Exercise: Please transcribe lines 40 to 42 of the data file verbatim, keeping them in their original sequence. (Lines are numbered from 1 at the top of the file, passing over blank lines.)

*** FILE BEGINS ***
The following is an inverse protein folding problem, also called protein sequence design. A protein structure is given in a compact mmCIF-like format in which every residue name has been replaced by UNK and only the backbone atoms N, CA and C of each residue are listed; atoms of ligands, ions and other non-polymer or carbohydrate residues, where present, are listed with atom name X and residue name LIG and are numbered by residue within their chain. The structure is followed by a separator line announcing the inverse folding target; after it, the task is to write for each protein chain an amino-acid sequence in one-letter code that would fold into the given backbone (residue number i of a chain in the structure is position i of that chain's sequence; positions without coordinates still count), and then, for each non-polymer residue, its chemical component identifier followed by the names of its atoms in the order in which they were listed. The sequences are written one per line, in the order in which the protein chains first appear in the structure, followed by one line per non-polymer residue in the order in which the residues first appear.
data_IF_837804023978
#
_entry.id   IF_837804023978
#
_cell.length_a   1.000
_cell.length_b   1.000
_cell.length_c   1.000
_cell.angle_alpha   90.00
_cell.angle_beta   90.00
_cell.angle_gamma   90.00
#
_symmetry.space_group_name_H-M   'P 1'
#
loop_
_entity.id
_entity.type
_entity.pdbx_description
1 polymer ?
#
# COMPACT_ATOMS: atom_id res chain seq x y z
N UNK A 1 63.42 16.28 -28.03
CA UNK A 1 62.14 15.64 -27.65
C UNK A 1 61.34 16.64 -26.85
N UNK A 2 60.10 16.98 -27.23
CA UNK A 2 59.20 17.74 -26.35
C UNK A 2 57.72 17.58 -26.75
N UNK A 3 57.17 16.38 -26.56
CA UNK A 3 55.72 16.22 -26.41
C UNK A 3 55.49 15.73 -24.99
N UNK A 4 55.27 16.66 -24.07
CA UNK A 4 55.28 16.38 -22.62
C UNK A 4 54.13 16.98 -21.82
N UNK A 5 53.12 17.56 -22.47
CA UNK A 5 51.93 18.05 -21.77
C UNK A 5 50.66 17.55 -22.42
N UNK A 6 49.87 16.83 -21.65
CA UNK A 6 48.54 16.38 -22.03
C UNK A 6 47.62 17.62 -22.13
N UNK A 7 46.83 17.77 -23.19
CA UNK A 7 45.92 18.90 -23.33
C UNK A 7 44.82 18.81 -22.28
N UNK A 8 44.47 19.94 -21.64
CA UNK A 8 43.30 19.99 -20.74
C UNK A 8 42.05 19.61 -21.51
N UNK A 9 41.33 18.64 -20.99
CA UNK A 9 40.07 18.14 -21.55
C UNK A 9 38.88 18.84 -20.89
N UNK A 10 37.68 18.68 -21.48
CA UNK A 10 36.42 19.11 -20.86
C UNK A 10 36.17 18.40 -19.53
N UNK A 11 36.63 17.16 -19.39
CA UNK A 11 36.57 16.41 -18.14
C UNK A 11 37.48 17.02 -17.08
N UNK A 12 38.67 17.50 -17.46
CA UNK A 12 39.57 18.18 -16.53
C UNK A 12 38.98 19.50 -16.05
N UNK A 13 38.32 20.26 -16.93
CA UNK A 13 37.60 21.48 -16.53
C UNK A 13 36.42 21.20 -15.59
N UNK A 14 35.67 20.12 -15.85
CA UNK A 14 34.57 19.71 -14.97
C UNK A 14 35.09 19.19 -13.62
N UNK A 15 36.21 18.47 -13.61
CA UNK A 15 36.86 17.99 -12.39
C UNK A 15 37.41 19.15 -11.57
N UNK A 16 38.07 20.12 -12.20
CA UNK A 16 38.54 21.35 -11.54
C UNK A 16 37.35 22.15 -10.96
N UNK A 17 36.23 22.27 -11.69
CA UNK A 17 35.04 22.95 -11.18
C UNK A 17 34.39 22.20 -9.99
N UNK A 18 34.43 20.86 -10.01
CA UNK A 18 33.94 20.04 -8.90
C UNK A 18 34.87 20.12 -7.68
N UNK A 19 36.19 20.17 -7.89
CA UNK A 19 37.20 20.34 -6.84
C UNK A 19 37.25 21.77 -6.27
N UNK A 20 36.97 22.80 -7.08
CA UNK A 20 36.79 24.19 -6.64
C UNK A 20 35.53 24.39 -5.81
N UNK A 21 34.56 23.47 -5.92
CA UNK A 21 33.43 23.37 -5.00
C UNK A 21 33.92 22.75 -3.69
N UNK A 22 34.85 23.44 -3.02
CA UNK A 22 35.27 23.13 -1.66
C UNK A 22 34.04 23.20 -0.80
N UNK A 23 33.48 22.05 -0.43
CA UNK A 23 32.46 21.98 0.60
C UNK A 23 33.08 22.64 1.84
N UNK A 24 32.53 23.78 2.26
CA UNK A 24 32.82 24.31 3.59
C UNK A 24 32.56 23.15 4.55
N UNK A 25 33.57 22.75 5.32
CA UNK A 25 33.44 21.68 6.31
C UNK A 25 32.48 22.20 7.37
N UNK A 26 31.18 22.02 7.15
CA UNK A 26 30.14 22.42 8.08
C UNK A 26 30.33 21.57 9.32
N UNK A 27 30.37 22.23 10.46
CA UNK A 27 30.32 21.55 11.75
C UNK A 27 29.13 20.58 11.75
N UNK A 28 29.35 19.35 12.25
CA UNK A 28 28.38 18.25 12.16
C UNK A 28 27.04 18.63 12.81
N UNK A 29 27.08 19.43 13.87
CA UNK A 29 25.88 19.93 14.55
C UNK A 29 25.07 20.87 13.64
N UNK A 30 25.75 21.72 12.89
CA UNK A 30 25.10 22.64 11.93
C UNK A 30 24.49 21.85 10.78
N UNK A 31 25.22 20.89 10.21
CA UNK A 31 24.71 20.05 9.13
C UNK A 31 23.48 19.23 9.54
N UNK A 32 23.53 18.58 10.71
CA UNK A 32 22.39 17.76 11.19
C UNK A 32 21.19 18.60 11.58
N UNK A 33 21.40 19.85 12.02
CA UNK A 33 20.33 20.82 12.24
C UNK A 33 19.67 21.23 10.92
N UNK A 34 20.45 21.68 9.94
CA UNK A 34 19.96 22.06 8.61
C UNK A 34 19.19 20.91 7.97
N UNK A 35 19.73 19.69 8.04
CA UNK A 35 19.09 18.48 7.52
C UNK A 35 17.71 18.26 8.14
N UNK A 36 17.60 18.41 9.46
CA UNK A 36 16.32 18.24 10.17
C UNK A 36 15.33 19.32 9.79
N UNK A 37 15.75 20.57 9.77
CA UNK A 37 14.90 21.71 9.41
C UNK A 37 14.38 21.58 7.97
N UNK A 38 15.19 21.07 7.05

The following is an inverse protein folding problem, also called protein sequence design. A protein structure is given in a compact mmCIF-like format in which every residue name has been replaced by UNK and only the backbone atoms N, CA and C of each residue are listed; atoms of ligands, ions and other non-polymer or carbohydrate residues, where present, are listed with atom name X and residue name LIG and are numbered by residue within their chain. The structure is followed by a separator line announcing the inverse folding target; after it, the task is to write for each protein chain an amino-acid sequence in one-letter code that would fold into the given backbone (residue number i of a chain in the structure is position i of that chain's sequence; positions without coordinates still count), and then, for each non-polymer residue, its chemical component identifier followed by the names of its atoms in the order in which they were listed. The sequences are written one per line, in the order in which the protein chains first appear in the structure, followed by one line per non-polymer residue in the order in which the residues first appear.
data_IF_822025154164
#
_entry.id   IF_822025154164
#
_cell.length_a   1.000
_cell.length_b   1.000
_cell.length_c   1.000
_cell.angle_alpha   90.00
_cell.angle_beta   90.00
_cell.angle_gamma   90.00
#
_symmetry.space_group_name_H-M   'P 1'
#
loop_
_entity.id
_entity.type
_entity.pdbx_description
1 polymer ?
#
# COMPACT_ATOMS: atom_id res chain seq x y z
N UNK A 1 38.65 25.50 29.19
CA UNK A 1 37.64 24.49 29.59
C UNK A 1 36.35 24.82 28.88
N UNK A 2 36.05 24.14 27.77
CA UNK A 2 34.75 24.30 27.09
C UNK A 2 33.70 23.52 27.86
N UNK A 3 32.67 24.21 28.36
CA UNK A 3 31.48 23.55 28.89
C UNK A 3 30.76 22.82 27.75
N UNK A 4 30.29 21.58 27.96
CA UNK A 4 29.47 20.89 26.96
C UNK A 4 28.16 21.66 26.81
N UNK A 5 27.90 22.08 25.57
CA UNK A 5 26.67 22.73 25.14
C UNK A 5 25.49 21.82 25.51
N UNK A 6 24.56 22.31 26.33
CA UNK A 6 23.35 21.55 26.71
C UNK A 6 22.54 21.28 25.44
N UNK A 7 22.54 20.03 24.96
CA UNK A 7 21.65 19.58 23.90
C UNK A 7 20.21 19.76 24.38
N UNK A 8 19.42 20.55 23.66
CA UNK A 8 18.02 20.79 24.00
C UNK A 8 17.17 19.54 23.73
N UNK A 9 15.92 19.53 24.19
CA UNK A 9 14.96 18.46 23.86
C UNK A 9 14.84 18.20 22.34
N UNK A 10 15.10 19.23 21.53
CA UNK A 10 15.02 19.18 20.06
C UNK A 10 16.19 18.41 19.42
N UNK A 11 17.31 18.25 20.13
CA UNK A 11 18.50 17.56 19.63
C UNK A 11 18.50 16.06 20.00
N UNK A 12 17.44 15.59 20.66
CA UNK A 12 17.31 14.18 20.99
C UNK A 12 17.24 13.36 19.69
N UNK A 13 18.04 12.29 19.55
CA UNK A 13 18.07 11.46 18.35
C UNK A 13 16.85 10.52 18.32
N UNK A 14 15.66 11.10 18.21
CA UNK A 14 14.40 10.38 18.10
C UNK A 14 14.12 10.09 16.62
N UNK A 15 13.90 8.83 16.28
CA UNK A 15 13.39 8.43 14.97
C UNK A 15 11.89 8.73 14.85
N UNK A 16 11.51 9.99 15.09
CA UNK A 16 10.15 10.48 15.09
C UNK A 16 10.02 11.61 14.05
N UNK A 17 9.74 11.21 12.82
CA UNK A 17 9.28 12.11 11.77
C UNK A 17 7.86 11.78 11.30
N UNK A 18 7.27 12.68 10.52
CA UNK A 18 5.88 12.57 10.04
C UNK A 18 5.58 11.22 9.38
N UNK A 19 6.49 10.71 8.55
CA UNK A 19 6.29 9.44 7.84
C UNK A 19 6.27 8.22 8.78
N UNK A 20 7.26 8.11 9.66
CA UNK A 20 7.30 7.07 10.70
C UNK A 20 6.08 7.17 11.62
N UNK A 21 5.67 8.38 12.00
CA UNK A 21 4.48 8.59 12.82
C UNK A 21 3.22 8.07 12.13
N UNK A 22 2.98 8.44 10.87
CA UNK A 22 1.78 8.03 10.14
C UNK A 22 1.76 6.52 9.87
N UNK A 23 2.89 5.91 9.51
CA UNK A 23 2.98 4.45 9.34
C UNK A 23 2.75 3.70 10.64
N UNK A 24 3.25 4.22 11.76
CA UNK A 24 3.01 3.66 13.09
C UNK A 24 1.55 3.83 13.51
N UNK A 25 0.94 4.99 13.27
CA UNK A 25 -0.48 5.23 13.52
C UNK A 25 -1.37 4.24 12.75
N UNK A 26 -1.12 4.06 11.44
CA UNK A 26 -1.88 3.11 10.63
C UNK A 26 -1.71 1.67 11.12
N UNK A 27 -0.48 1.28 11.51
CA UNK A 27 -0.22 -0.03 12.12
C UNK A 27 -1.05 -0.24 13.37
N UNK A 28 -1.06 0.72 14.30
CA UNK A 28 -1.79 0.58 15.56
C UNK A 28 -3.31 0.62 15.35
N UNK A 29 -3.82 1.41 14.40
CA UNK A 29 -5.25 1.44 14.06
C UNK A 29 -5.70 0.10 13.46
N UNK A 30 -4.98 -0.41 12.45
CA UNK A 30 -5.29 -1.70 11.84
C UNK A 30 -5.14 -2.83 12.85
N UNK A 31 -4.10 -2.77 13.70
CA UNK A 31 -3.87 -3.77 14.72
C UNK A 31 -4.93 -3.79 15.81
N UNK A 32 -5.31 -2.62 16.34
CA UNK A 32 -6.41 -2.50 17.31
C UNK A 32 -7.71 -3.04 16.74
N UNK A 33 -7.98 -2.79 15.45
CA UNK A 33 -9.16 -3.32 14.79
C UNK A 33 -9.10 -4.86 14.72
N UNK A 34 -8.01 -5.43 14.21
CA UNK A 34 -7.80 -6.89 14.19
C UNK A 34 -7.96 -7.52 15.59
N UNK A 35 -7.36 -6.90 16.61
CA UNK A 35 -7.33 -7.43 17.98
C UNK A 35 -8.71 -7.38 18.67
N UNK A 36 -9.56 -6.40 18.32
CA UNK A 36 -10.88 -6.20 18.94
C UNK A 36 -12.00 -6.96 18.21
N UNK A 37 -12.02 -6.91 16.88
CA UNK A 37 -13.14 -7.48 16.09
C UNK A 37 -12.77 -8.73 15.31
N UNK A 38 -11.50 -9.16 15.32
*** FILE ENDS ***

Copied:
N UNK A 7 46.83 17.77 -23.19
CA UNK A 7 45.92 18.90 -23.33
C UNK A 7 44.82 18.81 -22.28